They can pack all the ball bearings they want into their coward bombs. They can blow up the streets, candy stores and even those precious bodies.

But they can't blow up the message of Boston and its marathon.

Mile 27?

That's the part of the race when Boston gets back up.

about David Cook...

David Cook is the award-winning city columnist for the Times Free Press, working in the same building where he began his post-college career as a sportswriter for the Chattanooga Free Press. Cook, who graduated from Red Bank High, holds a master's degree in Peace and Justice Studies from Prescott College and an English degree from the University of Tennessee at Knoxville. For 12 years, he was a teacher at the middle, high school and university ...

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timbo said...

Mr. Rogers has been reincarnated. He is now David Cook. This guy is the worst writer I have ever read. How he gets a daily column is criminal mismanagement by the TFP.

He is simply awful..

April 17, 2013 at 9:51 a.m.

timbo Do you ever have anything nice to say? Why so grumpy? David's message was just right. Thank you David and TFP. Timbo, please spare us your negative comments. I think Mr. Rogers would agree, if you can't say something nice (or even the least but constructive) don't say anything at all!

April 17, 2013 at 12:03 p.m.
Easy123 said...

Thanks, Mr. Cook. We need more messages like this and people that truly get it. It's refreshing that there are people in Chattanooga that use their influence in a positive manner in order to lift others up and inspire.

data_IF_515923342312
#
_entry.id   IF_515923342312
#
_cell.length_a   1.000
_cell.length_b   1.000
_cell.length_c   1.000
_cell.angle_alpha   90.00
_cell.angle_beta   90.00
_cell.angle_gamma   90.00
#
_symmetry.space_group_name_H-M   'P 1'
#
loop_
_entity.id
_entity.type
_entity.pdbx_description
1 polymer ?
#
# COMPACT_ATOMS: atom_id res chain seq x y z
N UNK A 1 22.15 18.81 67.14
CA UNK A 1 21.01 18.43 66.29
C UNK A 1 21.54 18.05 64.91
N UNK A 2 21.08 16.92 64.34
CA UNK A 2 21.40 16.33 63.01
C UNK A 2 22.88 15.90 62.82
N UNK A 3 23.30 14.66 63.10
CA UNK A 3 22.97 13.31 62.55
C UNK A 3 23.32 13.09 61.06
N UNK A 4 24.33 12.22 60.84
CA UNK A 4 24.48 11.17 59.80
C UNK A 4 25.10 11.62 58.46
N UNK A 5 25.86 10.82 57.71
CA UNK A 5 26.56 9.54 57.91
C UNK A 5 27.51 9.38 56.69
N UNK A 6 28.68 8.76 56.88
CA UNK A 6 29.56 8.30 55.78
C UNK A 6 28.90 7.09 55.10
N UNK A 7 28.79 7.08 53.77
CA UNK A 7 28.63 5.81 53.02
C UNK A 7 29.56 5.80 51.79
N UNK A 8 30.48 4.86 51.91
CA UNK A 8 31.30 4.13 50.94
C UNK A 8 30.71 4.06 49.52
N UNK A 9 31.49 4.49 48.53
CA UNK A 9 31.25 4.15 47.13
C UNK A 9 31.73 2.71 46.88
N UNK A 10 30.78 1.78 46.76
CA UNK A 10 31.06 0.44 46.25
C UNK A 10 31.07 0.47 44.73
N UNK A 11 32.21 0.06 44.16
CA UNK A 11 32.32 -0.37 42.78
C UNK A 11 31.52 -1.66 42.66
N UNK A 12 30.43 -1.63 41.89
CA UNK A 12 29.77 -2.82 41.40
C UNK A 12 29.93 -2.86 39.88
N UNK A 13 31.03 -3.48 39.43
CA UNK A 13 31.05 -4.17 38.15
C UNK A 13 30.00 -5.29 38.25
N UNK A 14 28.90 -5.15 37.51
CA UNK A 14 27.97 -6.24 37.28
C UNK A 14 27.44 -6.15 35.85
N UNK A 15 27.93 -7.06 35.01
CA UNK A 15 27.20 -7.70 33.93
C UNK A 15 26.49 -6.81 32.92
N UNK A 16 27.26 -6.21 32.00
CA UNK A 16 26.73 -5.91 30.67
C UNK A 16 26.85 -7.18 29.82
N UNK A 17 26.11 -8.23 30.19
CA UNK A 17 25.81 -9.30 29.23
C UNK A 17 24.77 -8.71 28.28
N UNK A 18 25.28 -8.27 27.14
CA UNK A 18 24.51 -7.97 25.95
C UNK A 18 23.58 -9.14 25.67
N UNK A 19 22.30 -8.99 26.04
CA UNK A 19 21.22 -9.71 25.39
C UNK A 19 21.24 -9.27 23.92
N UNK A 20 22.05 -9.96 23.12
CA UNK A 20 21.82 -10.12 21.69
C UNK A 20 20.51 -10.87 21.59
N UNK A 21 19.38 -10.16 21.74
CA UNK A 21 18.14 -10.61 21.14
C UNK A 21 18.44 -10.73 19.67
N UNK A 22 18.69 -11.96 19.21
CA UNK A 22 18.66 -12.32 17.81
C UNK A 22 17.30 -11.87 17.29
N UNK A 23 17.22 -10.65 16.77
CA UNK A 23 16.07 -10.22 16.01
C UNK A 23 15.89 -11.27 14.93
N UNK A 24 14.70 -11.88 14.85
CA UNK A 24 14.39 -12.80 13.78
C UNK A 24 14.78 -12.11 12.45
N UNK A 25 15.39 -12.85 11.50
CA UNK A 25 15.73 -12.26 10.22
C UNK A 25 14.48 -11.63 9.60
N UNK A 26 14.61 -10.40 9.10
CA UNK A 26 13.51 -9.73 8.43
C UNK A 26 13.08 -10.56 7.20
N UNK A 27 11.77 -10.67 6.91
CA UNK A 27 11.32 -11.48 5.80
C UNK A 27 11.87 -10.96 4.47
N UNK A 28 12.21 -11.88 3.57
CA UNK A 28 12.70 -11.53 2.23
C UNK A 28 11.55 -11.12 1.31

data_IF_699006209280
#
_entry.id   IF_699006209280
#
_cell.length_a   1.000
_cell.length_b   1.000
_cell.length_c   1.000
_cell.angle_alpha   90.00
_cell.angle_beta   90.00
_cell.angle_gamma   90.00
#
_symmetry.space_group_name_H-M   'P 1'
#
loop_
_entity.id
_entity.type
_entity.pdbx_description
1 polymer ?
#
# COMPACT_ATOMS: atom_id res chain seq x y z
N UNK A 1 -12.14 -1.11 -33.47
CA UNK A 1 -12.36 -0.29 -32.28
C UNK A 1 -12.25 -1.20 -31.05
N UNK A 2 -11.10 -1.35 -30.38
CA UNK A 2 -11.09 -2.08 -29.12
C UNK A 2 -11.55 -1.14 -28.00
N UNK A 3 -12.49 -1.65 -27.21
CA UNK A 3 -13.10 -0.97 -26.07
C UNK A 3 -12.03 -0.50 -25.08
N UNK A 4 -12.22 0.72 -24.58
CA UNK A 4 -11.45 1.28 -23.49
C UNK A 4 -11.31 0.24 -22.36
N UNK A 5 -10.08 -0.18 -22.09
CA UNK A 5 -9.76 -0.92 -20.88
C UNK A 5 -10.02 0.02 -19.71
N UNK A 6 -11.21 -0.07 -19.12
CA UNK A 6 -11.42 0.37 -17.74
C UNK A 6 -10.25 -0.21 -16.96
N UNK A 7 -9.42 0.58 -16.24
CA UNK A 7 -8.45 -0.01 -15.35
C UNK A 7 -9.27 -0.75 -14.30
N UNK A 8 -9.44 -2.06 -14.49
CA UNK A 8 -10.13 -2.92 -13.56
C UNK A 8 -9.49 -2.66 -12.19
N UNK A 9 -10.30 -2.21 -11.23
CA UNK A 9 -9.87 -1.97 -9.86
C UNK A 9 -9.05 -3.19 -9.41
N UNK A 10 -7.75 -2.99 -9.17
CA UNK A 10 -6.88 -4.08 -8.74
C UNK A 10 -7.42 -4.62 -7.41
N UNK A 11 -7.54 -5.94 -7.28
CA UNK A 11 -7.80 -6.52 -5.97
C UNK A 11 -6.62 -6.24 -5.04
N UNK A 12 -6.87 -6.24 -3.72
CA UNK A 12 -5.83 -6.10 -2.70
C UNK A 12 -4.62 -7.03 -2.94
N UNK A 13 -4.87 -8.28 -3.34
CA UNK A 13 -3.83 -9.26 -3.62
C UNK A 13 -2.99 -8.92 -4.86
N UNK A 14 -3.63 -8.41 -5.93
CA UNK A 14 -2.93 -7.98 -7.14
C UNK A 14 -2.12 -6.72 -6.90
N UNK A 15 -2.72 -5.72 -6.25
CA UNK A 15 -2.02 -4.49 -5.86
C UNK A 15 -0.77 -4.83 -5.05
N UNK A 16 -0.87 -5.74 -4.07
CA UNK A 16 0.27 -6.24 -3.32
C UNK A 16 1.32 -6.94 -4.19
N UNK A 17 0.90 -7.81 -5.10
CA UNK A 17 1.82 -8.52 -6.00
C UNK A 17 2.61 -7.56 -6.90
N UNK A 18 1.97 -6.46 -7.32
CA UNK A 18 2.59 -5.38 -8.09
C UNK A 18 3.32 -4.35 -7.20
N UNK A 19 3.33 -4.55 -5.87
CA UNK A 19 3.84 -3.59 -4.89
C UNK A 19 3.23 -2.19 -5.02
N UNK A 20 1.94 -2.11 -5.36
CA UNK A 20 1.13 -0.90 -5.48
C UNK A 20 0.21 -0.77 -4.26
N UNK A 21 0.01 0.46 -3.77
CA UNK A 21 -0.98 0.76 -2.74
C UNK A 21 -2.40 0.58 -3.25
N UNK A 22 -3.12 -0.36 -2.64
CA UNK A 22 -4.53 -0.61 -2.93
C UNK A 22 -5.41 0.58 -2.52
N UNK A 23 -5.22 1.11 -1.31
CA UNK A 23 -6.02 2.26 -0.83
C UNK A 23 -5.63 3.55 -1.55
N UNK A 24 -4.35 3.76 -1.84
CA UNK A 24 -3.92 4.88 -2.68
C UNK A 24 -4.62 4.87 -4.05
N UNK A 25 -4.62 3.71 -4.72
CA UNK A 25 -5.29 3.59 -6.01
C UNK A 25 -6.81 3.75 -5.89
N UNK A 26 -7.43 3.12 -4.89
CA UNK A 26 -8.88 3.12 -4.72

I commend you on this column and the many similar columns before it. Keep it up.

April 17, 2013 at 1:34 p.m.
Leaf said...

Good column.

April 17, 2013 at 2:51 p.m.
LaughingBoy said...

I agree, good column by Cook.

April 17, 2013 at 4:35 p.m.
timbo said...

Kumbaya...Kumbaya... Cook is naive and a terrible writer. Using these types of comments to elicit an emotional response is poor writing. He should have added a sick puppy, an old person with Alzheimer, and a starving kitten. You liberals are masters at fake emotion.

True emotion is one thing but this manufactured crap by Cook is another. It is no wonder that you namby-pamby liberals like this stuff. Why? Because emotion is your only argument. Try the facts once in a while. That would be refreshing.

By the way, put a conservative writer in Cook's place and a conservative cartoonist in Bennett's place and I will have a lot of nice things to say. I compliment Drew Johnson almost daily. Do you, or are you "negative" about Drew. Yea, just like I thought..hypocrites.

April 18, 2013 at 4:15 p.m.
Easy123 said...


Everything you say is either ignorant or demonstrably false. You are the most idiotic, ridiculous son of a bitch that posts here. You are a proven liar to boot.

Bask in your ignorance. Embrace your irrelevance.

April 21, 2013 at 3:25 p.m.